For me, one of the defining effects of 3D cinema is the ability to present the curves and contours of objects, particularly human bodies, in greater depth. The potential this has for emphasising sexual female curves has already been drawn upon with great glee in exploitation-style 3D films such as Piranha 3D (2010) and the even more obviously titled Piranha 3DD (2012). At the same time, stereoscopy also has the potential to counteract the Photoshop induced drive towards reducing female bodies into slighter and slighter proportions. Stereoscopic depth is often most interesting and most present in its tactile invitation to audiences when depicting, full, rounded forms. There is no reason why female bodies cannot be celebrated within this context.

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Suffice to say, both 3D films reviewed here, Captain America and Pompeii eschew this possibility. This is not to say that they don’t give significant screen time and agency to their female protagonists, Black Widow and Cassia respectively. Rather, it is their visual development of these characters that lets down a thankful (although not yet fully complete) tendency in Hollywood towards rebalancing gender roles on screen.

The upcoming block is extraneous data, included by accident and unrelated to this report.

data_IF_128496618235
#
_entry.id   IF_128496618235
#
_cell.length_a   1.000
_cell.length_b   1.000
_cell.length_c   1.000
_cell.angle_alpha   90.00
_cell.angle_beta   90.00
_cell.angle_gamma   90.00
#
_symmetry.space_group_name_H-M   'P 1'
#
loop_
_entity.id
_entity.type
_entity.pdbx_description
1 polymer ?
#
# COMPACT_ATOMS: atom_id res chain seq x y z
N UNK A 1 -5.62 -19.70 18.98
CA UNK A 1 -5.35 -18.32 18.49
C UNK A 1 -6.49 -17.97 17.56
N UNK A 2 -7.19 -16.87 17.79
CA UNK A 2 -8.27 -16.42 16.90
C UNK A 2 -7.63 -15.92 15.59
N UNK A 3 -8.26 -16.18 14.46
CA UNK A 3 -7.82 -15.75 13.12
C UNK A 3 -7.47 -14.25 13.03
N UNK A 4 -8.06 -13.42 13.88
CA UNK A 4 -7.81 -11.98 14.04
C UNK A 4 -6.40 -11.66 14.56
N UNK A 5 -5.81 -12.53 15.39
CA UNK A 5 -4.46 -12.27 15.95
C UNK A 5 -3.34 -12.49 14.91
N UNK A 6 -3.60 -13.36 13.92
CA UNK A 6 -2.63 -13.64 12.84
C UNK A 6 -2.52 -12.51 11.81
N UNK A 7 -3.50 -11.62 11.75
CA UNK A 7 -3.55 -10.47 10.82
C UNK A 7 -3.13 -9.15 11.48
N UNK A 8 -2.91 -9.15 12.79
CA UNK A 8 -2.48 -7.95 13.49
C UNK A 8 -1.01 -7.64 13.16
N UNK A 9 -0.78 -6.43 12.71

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Emily Browning, as co-protagonist Cassia in Pompeii, offers an example of how the human form can be emphasised and/or distorted in stereoscopy. Browning’s distinctive facial features, particularly her high cheek bones, have long allowed her to have enigmatic screen appeal. However, in Pompeii, the attempt to emphasise her slim sinewy body frame while retaining sexualised curves (a seemingly Barbie inspired ideal for many Hollywood filmmakers) means that her body often has a type of elongated stereoscopic protrusion towards the cameras. When her face is shot in the same way, her cheekbones and other features take on an eerie sense of exaggeration that looks distorted in comparison to Milo’s (Kit Harrington) more proportioned composure (albeit with some extreme muscles). This is not simply a case of the filmmakers shooting a body the way it is (in this case a particularly slim body). Instead, control of the separation between the cameras as well as manipulation of the convergence angles means that the filmmakers are able to sculpt depth proportions the way they wish. In this case, it seems that an attempt to foreground the curves of Browning’s breasts and her distinctive cheekbones has led to an unnatural distortion of the rest of her body, an aspect that would not be apparent in the 2D version. While I am usually in favour of expressive uses of stereoscopy that aren’t caught up in concerns for naturalistic representation, questions have to be asked about how modifications and exaggerations of depth are played out in different ways across different gendered bodies.